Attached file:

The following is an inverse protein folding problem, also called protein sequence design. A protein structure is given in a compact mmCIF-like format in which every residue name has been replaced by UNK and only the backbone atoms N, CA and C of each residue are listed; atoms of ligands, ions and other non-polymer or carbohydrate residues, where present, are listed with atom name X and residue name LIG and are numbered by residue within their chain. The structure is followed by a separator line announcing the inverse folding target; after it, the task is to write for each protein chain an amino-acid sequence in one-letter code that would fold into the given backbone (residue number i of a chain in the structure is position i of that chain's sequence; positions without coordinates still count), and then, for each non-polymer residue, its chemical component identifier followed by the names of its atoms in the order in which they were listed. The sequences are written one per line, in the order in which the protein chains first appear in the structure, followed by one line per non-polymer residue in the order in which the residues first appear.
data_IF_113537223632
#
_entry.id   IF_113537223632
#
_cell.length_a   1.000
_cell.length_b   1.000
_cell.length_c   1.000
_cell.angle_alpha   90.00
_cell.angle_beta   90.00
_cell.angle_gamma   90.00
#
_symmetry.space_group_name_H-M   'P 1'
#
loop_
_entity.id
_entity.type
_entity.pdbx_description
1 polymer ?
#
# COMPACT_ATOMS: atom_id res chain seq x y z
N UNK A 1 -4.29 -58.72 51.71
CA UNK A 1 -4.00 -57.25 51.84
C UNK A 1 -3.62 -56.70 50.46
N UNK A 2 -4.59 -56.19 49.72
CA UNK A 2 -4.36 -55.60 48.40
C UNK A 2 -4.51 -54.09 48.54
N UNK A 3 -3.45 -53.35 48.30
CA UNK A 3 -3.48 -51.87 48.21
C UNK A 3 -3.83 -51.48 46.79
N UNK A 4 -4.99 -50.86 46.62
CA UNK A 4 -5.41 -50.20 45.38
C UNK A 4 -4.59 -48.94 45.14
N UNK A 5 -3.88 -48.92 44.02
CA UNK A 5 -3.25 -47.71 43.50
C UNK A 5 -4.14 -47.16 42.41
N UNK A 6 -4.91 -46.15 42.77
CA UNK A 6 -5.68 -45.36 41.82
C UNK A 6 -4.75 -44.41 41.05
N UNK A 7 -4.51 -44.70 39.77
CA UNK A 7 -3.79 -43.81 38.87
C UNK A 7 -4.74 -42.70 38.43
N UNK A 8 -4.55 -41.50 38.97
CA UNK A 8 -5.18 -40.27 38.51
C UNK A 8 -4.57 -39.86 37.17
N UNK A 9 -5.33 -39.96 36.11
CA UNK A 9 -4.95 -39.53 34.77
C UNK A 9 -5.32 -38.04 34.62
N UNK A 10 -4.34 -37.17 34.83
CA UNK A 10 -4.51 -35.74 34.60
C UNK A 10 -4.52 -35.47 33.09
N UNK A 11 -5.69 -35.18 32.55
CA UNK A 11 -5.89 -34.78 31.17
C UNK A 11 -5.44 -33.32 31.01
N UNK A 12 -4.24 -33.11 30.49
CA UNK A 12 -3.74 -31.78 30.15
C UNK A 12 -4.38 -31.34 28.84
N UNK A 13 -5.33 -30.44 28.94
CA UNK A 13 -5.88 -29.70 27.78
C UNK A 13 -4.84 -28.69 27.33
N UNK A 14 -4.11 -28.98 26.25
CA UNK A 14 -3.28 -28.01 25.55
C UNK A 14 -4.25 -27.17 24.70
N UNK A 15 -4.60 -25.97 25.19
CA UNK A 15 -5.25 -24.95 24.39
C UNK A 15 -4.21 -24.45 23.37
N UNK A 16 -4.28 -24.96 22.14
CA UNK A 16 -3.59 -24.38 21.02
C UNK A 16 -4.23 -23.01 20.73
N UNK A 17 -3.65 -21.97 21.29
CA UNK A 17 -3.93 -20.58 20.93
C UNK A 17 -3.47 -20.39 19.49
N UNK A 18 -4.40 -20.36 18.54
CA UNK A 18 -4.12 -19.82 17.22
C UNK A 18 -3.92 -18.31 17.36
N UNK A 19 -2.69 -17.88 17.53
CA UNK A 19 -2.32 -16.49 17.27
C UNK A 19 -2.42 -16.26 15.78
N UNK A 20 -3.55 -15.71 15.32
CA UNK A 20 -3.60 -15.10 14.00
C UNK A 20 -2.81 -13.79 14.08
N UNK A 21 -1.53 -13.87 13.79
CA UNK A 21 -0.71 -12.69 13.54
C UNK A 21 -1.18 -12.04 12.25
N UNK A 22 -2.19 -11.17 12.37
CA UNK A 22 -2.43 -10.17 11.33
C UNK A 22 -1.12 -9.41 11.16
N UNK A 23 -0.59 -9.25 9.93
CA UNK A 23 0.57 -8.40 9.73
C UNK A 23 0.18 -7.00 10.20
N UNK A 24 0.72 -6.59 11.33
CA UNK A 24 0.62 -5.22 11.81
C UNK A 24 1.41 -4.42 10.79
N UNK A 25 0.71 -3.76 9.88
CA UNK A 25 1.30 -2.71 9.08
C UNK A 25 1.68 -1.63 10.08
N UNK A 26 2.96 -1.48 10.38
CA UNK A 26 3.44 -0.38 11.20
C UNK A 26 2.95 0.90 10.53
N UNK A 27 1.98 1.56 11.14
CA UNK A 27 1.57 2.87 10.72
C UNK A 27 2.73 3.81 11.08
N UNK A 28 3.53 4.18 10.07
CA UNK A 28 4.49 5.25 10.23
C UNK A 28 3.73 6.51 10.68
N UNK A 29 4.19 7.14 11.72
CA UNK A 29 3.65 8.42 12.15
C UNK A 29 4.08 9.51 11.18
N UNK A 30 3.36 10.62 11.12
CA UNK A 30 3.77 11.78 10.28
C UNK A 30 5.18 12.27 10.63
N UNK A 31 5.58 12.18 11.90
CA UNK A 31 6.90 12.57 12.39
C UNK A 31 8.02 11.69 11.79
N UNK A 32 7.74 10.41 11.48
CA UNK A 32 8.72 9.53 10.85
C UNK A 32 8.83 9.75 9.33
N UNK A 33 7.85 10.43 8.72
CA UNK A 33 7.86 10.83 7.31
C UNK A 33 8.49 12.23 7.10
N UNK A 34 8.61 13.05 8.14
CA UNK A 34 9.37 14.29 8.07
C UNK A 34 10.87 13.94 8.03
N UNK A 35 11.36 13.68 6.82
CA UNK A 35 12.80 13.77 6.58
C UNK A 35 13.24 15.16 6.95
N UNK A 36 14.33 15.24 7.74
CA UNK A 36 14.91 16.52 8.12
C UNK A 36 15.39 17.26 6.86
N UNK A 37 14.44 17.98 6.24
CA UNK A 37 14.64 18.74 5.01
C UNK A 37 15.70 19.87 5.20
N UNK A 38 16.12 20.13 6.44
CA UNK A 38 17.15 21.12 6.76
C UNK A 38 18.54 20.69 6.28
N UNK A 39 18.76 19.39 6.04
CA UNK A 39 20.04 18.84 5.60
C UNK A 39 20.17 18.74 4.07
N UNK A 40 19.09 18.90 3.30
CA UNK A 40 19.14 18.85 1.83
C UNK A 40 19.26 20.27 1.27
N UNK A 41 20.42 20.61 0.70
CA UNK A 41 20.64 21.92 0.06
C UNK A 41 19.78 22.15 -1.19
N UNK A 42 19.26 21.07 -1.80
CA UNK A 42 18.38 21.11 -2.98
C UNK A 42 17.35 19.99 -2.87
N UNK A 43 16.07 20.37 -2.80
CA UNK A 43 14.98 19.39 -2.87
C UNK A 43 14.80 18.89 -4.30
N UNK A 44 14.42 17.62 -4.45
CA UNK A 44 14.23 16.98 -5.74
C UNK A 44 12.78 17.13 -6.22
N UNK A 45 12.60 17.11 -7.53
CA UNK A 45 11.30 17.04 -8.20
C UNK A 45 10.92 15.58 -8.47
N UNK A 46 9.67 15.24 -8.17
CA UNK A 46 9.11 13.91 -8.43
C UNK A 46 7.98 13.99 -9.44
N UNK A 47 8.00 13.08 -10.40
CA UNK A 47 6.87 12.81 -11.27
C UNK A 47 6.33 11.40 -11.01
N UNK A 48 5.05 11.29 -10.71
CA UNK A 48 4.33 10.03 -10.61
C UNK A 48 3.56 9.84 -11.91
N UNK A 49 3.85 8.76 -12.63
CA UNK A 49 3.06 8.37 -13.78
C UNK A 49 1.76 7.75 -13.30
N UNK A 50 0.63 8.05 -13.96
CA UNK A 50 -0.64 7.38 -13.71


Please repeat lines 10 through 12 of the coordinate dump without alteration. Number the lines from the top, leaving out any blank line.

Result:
_cell.angle_beta   90.00
_cell.angle_gamma   90.00
#